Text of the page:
Monday, October 25, 2010

Interview of Interest: WPO Chicago Summit Sponsor Harris N.A.

I recently had the wonderful opportunity to visit with Janice Zimmerman and Maggie O'Brien, both V.P.s and Sr. Commercial Relationship Managers at Harris N.A.  The purpose of our gathering was to get a pulse on what's going on in the "business banking" world and to determine what SMBs should be looking out for relative to economic trends.  Here's the result of our conversation.

Delaney:  As bankers working with small and mid-size businesses, are your customers seeing signs of economic recovery and is this translating to improved financial trends for their business?

Zimmerman:  The good news is that many of our customers who were hard hit by the economic downturn are beginning to see signs of stabilization, and even slight recovery.  A decline in revenues prompted some customers to undergo the painful process of “right sizing” their operations and for others it provided the impetus to seek process improvements in an attempt to offset profit erosion.

Although the consensus among economists is that the deep and wide recessionary effects will make for a slow recovery, the businesses that have reacted quickly and decisively to the downturn can more effectively compete when demand for their products/services returns.  As we have seen in prior downturns, companies that have remained well capitalized will also be better positioned to take advantage of the many opportunities for growth and expansion that provide the silver lining in the dark cloud of a recession.

Delaney:  Many businesses really struggled during 2008 and 2009 but recently their performance has improved. How long will it be before they can be approved for bank financing?

O'Brien:  Every business’ situation is different and unique, but speaking in general terms, the bank will want to ensure that the improved performance that a business is experiencing is sustainable.

Generally, the bank will want to see at least 6 – 12 months of improved performance prior to issuing new debt.  The bank will also consider the strength of a company’s balance sheet. If a company generated losses in 2008 and 2009, the equity in their company may have eroded, and the owner will need to work together with their banker to determine the appropriate balance between debt and equity to fund their company’s operations as they move forward.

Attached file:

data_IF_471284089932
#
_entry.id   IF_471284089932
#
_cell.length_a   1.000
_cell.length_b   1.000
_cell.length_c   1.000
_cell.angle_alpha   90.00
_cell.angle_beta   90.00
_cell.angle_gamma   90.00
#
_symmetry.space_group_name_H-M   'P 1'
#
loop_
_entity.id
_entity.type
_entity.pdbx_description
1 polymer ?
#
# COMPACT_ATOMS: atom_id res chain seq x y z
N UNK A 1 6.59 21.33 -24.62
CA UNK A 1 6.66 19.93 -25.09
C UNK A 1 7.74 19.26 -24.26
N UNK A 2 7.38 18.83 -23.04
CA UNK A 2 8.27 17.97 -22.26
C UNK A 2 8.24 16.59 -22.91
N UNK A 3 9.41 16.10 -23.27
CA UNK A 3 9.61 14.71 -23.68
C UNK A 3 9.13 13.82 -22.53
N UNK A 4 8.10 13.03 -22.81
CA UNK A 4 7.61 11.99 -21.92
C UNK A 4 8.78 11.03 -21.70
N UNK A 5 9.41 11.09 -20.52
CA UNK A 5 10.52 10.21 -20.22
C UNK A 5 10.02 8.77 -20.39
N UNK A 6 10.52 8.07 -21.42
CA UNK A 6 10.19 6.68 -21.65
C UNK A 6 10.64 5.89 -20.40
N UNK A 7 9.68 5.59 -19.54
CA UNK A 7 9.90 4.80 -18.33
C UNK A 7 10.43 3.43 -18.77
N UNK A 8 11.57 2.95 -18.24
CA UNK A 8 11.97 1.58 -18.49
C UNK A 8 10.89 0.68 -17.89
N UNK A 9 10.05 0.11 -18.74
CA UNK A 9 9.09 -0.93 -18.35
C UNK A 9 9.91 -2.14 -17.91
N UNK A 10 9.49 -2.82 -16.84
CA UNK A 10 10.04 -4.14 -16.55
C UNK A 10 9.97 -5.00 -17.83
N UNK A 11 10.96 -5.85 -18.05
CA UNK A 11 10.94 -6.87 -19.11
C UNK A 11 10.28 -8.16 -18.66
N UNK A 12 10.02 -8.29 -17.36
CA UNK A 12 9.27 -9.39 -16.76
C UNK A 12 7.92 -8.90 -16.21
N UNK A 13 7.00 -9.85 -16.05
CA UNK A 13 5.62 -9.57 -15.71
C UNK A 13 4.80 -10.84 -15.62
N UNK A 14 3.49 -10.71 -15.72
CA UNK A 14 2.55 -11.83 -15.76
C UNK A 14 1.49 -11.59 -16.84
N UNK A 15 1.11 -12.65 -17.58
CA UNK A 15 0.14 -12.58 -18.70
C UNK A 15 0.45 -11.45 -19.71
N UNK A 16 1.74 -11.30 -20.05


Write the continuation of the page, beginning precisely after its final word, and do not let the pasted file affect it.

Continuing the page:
Delaney:  Given your observations of how businesses fared over the last few years, what major “lessons learned” can you share with business owners out there?

  1. The importance of adequate capital structure. Businesses need to have the right balance of debt and equity in order to withstand a downturn.
  2. While growth is of utmost priority to most business owners, the focus should be on profitable growth that is funded with the appropriate balance of debt and equity.
  3. While it can be very difficult to make the changes necessary to cut overhead as revenues fall, the businesses that made these changes immediately fared much better than those that waited hoping things would turn around.
  4. Although no business owner enjoys talking about the hardships the company is facing, it is critically important to maintain an open dialogue with your banker so that there are no surprises.
Delaney:  What financing programs should SMBs be aware of?

Zimmerman:  There are a number of government programs in place to help support SMBs, including financing programs offered through banks and in conjunction with the SBA, the US Treasury Department, State Treasurer’s Office and many others.  Although many of these programs are offered to support growth and expansion efforts of the SMBs, some offer relief for existing debt in the form of a refinance. Your commercial banker is your best resource to see which program may help your business.

To learn more about Harris N.A., go here.

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